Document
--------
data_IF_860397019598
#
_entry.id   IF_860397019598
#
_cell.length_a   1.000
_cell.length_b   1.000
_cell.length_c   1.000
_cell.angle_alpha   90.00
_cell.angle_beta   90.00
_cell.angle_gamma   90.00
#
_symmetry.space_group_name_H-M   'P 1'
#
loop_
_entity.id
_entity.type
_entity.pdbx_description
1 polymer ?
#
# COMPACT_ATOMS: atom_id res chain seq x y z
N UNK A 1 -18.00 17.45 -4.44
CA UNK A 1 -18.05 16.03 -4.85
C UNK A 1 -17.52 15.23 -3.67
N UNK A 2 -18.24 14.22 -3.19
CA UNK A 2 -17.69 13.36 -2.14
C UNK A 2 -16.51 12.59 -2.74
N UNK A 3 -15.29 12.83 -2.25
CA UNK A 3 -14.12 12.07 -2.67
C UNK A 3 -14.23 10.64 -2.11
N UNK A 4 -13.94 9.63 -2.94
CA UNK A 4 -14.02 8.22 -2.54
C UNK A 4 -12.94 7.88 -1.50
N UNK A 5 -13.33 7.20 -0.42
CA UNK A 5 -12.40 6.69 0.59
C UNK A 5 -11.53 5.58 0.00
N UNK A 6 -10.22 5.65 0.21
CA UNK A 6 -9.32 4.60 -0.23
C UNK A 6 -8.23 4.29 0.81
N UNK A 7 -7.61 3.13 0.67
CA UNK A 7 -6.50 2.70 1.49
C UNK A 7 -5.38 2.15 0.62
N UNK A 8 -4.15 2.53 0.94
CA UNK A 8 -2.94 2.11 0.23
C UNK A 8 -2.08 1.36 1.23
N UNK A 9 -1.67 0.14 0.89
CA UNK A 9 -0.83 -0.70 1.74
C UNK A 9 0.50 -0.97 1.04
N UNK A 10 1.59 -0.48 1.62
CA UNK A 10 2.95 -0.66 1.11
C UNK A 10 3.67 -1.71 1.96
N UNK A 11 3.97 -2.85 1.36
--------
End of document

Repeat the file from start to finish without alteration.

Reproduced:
data_IF_860397019598
#
_entry.id   IF_860397019598
#
_cell.length_a   1.000
_cell.length_b   1.000
_cell.length_c   1.000
_cell.angle_alpha   90.00
_cell.angle_beta   90.00
_cell.angle_gamma   90.00
#
_symmetry.space_group_name_H-M   'P 1'
#
loop_
_entity.id
_entity.type
_entity.pdbx_description
1 polymer ?
#
# COMPACT_ATOMS: atom_id res chain seq x y z
N UNK A 1 -18.00 17.45 -4.44
CA UNK A 1 -18.05 16.03 -4.85
C UNK A 1 -17.52 15.23 -3.67
N UNK A 2 -18.24 14.22 -3.19
CA UNK A 2 -17.69 13.36 -2.14
C UNK A 2 -16.51 12.59 -2.74
N UNK A 3 -15.29 12.83 -2.25
CA UNK A 3 -14.12 12.07 -2.67
C UNK A 3 -14.23 10.64 -2.11
N UNK A 4 -13.94 9.63 -2.94
CA UNK A 4 -14.02 8.22 -2.54
C UNK A 4 -12.94 7.88 -1.50
N UNK A 5 -13.33 7.20 -0.42
CA UNK A 5 -12.40 6.69 0.59
C UNK A 5 -11.53 5.58 0.00
N UNK A 6 -10.22 5.65 0.21
CA UNK A 6 -9.32 4.60 -0.23
C UNK A 6 -8.23 4.29 0.81
N UNK A 7 -7.61 3.13 0.67
CA UNK A 7 -6.50 2.70 1.49
C UNK A 7 -5.38 2.15 0.62
N UNK A 8 -4.15 2.53 0.94
CA UNK A 8 -2.94 2.11 0.23
C UNK A 8 -2.08 1.36 1.23
N UNK A 9 -1.67 0.14 0.89
CA UNK A 9 -0.83 -0.70 1.74
C UNK A 9 0.50 -0.97 1.04
N UNK A 10 1.59 -0.48 1.62
CA UNK A 10 2.95 -0.66 1.11
C UNK A 10 3.67 -1.71 1.96
N UNK A 11 3.97 -2.85 1.36